Pa. state lawmaker unveils bill making federal gun control laws unenforceable in the commonwealth

A lawmaker from Southwestern Pennsylvania has joined a growing number of legislators from across the country aiming to put legislation on the books that would make any potential future federal gun control laws unenforceable within a state’s borders.

State Rep. Daryl Metcalfe, a conservative Republican from Butler County, announced on Jan. 23 that he would soon be unveiling House Bill 357, (a reference to the .357 magnum firearm), which would prohibit enforcement of any new federal registration, restriction or prohibition requirement for privately owned firearms, magazines and ammunition within the commonwealth.

The bill, modeled after legislation introduced in Texas and Wyoming, and titled the “Right to Bear Arms Protection Act,” would also require the commonwealth, including the Attorney General’s Office, to intercede on behalf of Pennsylvania citizens against any federal attempt to register, restrict or ban the purchase or ownership of firearms and gun accessories that are currently legal products.

The law would mean that anyone, including federal agents, who attempt to enforce any type of gun control restriction within the commonwealth’s borders would be subject to arrest and felony charges.

“Passage of my legislation will send the message that there will never be additional gun control, anywhere in Pennsylvania,” Metcalfe said in a statement issued by his office. “Whether by White House executive orders, congressional fiat, or judicial activism, we will never allow the left to benefit from the wicked acts of murderers in order [to] advance their senseless gun-grabbing agenda which would only succeed in replacing one of our most sacred personal liberties with the chains of government tyranny.

“The right of citizens to bear arms in defense of themselves and the State shall not be questioned,” Metcalfe continued, quoting Article 1, Section 21 of the commonwealth’s constitution.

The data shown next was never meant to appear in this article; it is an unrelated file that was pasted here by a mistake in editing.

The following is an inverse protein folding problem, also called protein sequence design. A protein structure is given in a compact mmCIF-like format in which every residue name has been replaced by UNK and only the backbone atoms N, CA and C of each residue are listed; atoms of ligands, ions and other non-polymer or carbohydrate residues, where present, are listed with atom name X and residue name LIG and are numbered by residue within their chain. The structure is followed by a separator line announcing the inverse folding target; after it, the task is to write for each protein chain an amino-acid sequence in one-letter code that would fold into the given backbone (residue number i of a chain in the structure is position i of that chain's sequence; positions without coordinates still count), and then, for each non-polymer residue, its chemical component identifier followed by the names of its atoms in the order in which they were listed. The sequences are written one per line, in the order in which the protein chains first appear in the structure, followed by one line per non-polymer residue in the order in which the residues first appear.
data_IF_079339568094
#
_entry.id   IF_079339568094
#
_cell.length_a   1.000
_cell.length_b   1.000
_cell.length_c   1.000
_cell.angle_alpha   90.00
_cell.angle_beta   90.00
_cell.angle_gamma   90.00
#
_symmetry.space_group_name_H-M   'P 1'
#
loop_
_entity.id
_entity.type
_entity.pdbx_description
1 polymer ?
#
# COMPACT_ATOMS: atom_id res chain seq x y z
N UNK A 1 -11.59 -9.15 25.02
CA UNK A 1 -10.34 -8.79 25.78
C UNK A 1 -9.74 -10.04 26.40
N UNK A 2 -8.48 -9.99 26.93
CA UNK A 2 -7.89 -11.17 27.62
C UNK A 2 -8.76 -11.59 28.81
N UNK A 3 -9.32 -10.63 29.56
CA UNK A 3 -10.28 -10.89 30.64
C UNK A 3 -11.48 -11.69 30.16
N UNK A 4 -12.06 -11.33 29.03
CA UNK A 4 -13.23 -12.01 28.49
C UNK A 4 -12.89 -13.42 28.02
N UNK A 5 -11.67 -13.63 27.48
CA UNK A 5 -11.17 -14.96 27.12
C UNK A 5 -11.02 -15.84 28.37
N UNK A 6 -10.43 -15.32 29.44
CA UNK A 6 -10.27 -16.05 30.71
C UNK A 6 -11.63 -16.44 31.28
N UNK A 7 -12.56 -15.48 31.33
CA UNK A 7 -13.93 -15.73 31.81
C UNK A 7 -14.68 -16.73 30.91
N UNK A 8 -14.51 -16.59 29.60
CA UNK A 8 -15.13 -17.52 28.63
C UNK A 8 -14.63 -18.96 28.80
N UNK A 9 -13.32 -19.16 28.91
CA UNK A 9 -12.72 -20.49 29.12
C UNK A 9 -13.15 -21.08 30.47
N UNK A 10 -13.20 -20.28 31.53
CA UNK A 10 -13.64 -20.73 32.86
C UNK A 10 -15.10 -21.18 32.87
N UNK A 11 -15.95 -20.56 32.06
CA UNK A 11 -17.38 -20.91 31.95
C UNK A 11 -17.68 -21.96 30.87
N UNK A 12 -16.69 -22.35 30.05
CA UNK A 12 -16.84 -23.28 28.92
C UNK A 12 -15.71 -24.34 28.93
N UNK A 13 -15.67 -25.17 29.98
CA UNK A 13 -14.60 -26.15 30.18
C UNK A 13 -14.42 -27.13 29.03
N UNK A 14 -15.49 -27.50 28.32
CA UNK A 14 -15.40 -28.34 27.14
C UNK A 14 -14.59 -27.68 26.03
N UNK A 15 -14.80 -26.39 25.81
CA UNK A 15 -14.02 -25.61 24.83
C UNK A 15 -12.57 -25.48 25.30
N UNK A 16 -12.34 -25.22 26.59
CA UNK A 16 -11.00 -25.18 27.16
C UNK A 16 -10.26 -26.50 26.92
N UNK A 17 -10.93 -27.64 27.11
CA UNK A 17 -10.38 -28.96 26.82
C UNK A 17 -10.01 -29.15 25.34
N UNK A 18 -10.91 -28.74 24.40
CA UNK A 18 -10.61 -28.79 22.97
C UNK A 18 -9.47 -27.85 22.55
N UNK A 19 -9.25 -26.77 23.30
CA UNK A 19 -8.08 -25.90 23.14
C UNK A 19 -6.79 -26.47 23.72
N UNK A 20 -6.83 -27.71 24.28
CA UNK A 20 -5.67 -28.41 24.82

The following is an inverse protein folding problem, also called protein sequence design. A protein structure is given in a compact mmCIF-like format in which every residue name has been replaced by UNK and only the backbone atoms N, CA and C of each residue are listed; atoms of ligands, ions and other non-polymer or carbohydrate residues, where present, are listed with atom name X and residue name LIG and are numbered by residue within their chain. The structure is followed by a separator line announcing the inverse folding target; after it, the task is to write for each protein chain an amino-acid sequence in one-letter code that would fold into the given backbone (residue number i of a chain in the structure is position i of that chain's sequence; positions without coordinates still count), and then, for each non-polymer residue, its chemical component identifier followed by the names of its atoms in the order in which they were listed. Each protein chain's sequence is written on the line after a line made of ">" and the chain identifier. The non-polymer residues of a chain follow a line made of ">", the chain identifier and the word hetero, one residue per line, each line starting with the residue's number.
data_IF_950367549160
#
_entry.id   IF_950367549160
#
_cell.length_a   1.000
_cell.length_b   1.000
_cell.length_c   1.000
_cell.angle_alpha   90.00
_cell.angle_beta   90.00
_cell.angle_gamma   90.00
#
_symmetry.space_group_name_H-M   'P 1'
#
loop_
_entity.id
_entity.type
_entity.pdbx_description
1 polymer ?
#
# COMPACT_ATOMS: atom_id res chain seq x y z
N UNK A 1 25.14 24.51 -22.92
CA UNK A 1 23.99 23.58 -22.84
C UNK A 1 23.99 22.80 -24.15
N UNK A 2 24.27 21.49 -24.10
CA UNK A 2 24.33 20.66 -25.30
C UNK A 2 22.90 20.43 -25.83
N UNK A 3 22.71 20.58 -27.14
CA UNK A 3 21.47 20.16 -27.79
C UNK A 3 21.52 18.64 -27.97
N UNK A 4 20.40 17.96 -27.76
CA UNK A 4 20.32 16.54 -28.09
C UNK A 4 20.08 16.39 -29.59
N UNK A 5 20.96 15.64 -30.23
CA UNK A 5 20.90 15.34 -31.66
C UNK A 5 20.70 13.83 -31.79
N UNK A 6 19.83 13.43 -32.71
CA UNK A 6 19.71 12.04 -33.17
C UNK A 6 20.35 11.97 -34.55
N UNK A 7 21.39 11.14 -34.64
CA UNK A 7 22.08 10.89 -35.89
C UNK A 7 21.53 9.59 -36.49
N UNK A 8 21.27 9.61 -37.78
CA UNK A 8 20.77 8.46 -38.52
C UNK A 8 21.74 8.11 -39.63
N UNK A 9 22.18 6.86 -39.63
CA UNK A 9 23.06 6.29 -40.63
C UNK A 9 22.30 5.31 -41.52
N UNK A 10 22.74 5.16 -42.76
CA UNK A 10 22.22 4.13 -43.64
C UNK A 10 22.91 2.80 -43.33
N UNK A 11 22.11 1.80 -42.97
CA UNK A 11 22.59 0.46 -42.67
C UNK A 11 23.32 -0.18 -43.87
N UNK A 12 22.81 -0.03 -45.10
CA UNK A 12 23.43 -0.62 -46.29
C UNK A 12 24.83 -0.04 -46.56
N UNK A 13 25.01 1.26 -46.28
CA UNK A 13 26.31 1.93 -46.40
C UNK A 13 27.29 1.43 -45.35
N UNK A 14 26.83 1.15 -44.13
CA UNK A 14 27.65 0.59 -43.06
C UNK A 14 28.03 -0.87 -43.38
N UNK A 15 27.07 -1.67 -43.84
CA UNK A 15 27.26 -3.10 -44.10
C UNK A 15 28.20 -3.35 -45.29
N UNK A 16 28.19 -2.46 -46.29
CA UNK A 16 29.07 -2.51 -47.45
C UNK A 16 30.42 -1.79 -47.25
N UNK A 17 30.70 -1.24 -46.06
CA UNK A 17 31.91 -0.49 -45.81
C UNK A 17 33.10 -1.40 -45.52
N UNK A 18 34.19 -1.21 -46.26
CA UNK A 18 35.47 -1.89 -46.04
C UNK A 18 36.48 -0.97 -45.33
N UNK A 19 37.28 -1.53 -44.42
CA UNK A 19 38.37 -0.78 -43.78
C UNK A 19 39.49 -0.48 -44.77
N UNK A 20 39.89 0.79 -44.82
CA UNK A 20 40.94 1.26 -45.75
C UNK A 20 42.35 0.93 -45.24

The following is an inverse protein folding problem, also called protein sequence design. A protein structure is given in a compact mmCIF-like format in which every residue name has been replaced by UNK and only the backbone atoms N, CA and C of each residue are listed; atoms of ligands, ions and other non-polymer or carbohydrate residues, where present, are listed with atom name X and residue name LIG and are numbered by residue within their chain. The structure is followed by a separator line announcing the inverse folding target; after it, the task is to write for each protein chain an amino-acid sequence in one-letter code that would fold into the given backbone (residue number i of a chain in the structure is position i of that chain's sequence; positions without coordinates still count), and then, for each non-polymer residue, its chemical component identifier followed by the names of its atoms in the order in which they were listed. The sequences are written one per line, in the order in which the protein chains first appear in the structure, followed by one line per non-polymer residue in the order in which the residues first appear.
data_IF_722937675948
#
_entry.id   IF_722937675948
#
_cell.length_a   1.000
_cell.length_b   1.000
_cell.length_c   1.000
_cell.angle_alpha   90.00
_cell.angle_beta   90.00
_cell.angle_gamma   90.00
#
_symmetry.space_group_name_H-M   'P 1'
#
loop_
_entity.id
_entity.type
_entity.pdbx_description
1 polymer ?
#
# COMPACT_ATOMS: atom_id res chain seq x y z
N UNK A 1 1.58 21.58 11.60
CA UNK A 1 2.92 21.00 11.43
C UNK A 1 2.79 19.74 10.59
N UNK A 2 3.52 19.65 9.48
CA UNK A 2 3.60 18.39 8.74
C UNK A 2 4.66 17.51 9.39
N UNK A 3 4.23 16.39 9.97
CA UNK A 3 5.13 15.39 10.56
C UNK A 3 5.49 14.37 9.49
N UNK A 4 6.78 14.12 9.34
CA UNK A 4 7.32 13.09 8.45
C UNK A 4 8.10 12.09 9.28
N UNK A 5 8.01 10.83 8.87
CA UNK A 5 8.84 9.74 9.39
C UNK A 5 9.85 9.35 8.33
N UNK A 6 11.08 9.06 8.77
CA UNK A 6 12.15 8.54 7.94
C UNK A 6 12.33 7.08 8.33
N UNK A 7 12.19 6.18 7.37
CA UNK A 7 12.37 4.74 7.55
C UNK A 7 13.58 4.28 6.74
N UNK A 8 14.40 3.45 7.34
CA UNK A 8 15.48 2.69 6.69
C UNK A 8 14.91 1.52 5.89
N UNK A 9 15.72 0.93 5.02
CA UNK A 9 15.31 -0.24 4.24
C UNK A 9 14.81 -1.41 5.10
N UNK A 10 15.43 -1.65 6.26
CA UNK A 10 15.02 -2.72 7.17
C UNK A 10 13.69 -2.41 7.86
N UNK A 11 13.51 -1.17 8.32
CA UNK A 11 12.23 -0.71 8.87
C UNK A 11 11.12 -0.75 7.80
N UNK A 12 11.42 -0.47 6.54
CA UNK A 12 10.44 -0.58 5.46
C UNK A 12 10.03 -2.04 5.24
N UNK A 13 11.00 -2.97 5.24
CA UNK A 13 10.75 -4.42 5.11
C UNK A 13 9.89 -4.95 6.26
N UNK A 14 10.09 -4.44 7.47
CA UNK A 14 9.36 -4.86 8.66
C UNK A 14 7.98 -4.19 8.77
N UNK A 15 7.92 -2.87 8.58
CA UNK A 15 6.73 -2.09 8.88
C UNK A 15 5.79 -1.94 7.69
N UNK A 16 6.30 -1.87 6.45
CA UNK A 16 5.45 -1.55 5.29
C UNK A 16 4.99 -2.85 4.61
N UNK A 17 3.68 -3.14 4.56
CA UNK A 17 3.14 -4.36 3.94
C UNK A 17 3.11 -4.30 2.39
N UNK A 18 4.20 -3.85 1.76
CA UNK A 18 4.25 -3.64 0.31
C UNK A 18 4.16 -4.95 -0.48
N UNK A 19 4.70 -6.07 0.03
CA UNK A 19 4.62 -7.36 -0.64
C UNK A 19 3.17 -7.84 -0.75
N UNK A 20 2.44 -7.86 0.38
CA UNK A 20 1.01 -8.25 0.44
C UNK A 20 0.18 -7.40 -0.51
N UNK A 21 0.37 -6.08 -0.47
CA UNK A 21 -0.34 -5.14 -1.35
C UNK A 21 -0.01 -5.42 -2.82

The lawmaker said the state constitution makes it “crystal clear that no level of government, especially the federal government, has any authority whatsoever to impose senseless restrictions on law-abiding firearms owners, or worse, the confiscation of legally owned firearms.”

Metcalfe said the purpose of his bill is to force “any gun-grabbing federal official to count the costs of unconstitutionally disarming or denying Pennsylvania citizens their God-given right to keep and bear arms.”

Laws such as these are sure to create a legal showdown between state governments and the feds.

If challenged in court, the Obama Administration would likely argue that under the U.S. Supremacy Clause, which says federal law trumps state law, measures such as these would be null and void.

Those on the other side have argued that states have the right to disregard federal laws that fly in the face of the constitution.

A handful of states have also passed their respective versions of something called the Firearms Freedom Act, which was originally passed in the state of Montana, and declares that any firearm made and retained in-state are beyond the authority of Congress under its constitutional power to regulate commerce among the states.

According to FirearmsFreedomAct.com, a version of the law has also been passed in Idaho, Wyoming, South Dakota, Utah, Arizona, Alaska and Tennessee, with many other states across the country considering passage of the act, including Pennsylvania.

The FFA, the website states, is primarily a Tenth Amendment challenge to the powers of Congress under the “Commerce Clause” with firearms as the object.

The Tenth Amendment Center, an advocacy organization, says on its website that in many ways, today’s federal government has suspended the legislative power of state assemblies by assuming control over powers not delegated to it by the United States Constitution.

The amendment, the center states, was intended to confirm the understanding that at the time the U.S. Constitution was adopted, powers not granted to the federal government were reserved to the states or to the people.

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